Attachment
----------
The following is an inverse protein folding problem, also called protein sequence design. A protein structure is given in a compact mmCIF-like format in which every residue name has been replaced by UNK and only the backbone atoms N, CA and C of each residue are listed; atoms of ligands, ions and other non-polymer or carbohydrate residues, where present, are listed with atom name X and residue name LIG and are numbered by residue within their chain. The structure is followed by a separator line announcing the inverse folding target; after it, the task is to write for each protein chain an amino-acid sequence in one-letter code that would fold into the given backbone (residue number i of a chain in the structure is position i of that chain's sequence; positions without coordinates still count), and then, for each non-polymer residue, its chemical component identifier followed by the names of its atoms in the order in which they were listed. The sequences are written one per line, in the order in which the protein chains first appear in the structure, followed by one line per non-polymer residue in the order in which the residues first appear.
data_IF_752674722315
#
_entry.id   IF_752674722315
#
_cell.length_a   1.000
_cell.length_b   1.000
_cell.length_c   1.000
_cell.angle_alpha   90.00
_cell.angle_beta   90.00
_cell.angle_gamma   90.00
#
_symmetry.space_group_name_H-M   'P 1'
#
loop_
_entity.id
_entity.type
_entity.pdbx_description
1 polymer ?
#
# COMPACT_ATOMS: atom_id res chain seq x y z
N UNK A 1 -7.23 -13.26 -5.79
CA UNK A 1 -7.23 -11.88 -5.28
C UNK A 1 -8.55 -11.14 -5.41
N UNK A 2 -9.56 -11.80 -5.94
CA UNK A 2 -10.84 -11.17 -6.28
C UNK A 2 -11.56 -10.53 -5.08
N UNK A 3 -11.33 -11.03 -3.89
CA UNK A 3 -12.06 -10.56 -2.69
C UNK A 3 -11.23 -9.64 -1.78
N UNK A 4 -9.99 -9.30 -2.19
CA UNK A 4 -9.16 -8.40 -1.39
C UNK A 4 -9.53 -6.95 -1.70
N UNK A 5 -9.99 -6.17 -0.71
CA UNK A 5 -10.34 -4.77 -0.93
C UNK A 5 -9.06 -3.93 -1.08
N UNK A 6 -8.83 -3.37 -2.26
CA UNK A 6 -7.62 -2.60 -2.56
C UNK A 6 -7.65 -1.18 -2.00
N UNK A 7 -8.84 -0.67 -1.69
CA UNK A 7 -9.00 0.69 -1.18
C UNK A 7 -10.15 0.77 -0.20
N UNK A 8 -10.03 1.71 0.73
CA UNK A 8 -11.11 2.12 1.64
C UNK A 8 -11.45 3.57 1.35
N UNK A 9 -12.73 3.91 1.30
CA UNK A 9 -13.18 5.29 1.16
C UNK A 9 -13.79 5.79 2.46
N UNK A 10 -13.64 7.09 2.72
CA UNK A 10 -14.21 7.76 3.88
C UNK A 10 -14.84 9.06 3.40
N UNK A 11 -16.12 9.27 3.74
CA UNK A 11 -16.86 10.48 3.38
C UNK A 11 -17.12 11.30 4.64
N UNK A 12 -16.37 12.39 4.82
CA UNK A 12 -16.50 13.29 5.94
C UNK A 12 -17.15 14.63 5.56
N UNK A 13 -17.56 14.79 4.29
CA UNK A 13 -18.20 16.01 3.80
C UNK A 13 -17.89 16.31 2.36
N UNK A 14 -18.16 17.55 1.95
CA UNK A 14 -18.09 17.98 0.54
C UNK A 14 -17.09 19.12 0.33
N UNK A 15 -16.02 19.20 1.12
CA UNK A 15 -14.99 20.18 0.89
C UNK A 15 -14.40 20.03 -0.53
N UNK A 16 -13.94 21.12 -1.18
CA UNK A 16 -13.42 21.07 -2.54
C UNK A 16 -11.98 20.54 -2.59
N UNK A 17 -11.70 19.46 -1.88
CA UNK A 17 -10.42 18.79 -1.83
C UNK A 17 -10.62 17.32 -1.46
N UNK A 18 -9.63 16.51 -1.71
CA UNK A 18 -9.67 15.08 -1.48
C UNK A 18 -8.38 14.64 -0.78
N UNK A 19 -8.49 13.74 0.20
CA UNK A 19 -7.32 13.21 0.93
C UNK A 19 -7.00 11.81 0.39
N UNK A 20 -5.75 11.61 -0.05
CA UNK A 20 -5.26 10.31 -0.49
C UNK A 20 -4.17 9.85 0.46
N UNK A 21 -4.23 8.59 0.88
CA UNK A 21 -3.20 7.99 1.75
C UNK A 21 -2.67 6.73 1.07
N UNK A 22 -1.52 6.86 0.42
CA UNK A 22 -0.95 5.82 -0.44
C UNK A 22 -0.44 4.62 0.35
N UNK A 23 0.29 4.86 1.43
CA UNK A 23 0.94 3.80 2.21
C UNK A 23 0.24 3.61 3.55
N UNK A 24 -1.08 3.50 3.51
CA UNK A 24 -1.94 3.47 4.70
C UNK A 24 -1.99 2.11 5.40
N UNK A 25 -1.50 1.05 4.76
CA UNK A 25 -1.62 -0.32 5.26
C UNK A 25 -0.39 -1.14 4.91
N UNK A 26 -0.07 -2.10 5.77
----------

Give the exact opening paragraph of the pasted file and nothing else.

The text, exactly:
The following is an inverse protein folding problem, also called protein sequence design. A protein structure is given in a compact mmCIF-like format in which every residue name has been replaced by UNK and only the backbone atoms N, CA and C of each residue are listed; atoms of ligands, ions and other non-polymer or carbohydrate residues, where present, are listed with atom name X and residue name LIG and are numbered by residue within their chain. The structure is followed by a separator line announcing the inverse folding target; after it, the task is to write for each protein chain an amino-acid sequence in one-letter code that would fold into the given backbone (residue number i of a chain in the structure is position i of that chain's sequence; positions without coordinates still count), and then, for each non-polymer residue, its chemical component identifier followed by the names of its atoms in the order in which they were listed. The sequences are written one per line, in the order in which the protein chains first appear in the structure, followed by one line per non-polymer residue in the order in which the residues first appear.